Marcus is also writing a book about Sketchup Pro and 3D printing where this tiny wee house will be part of the it.

The next model we will be printing will be the Ravenlore.

Ravenlore Tiny House Southeast Elevation

Ravenlore Tiny House Southeast Elevation

And after the Ravenlore is done, we will be printing out the Sunkist Tiny House

Sunkist Tiny House

Sunkist Tiny House

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Keeping it Simple

One of the first pieces of advice I received when starting Tiny Green Cabins was from Jay Shafer. Jay said “keep it simple” when asked about designing and building tiny houses.

When I was 10 years old, to earn some extra money, I grew crops for the small grocery stores in Marinette, Wisconsin. One was called “Sunkists” and was on Main Street just down from city hall and across from Wards Department Store. The police department was right next door to Wards.  Sunkist wanted his peas early so they would bring in customers from other stores in the area to shop at his instead.

After some discussions, I planned out how to make that happen; they would have to be planted the last week of March. The snow was generally melted by then and the top 5” of soil was tillable.  The last week of March, I tilled and planted the seeds.  The earlier peas should fetch a better price from the stores as they would stock early and sell quickly. One year, I planted March 22 and we had a 2” snow fall that night. Those peas made it to the stores the last week of June. Today, I would be shoveling snow and using ice picks to loosen the  frozen ground to get them in. Times are changing…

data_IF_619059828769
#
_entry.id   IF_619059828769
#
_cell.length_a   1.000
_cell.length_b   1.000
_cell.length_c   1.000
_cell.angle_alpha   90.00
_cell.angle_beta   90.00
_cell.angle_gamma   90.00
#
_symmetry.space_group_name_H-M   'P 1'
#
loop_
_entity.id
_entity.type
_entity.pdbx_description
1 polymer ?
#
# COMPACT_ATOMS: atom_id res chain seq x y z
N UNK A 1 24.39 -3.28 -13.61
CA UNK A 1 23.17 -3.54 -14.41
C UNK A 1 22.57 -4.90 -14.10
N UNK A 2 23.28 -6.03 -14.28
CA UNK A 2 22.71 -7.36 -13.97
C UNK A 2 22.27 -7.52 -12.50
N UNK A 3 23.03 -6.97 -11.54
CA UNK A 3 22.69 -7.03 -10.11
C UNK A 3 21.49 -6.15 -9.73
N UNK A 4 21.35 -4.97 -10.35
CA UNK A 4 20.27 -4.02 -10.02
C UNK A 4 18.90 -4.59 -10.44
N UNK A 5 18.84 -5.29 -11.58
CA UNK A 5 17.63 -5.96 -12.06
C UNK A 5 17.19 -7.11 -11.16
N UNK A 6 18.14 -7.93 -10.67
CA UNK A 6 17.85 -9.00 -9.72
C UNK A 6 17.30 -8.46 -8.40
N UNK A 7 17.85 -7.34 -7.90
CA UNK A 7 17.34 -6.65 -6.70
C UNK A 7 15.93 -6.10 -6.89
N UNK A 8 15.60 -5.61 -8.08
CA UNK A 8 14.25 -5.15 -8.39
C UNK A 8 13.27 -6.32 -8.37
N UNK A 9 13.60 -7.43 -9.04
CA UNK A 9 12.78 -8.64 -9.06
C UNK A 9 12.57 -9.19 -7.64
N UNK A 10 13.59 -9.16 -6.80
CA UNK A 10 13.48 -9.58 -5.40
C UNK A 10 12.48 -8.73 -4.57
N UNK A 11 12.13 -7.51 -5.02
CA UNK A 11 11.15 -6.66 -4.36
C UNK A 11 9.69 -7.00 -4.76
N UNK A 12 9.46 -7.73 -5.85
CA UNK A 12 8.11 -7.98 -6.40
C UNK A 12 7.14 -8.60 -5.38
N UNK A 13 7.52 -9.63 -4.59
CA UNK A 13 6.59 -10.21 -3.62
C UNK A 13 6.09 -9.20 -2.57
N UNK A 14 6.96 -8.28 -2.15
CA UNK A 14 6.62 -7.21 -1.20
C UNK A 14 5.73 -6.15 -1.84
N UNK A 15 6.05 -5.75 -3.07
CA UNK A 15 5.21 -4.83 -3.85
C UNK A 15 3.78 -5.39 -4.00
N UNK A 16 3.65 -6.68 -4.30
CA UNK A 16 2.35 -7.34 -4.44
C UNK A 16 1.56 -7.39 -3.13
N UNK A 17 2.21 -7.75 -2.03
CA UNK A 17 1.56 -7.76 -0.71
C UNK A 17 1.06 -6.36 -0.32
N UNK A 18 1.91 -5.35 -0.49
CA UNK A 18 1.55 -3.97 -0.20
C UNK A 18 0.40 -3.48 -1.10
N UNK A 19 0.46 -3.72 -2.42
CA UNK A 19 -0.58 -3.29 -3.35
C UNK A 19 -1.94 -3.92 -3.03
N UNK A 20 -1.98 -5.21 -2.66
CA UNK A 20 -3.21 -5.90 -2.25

Thus, I have learned from those experiences that we have to do what has to be done to achieve our end goal. I have seen each spring, a list of new businesses or people that are trying to sell tiny houses and they seem to be following Jay Shafers’ strategy, “keep it simple!”

As a friend of mine says,

“Little details…
They are the difference between…
and ho-hum average.”

We have chosen NOT to keep it simple and chosen a different path. We are constantly evolving and changing things up a bit.

We are specialists in building tiny homes for folks with chemical and environmental sensitivities, and the reason we are specialists is because we have built many of them.  We’ve LEARNED what works and MOST IMPORTANTLY what does not work in building tiny chemical free tiny houses that are healthy to live in.

IN OUR MIND, when we see a builder using a steel or aluminum panels for a shower surround only to resort to caulking for the joints seems to compromise the  chemical free house.

To see a breathable wall system with air infiltration barriers, inside and out, shows lack of experience and knowledge about how to build a breathable wall system.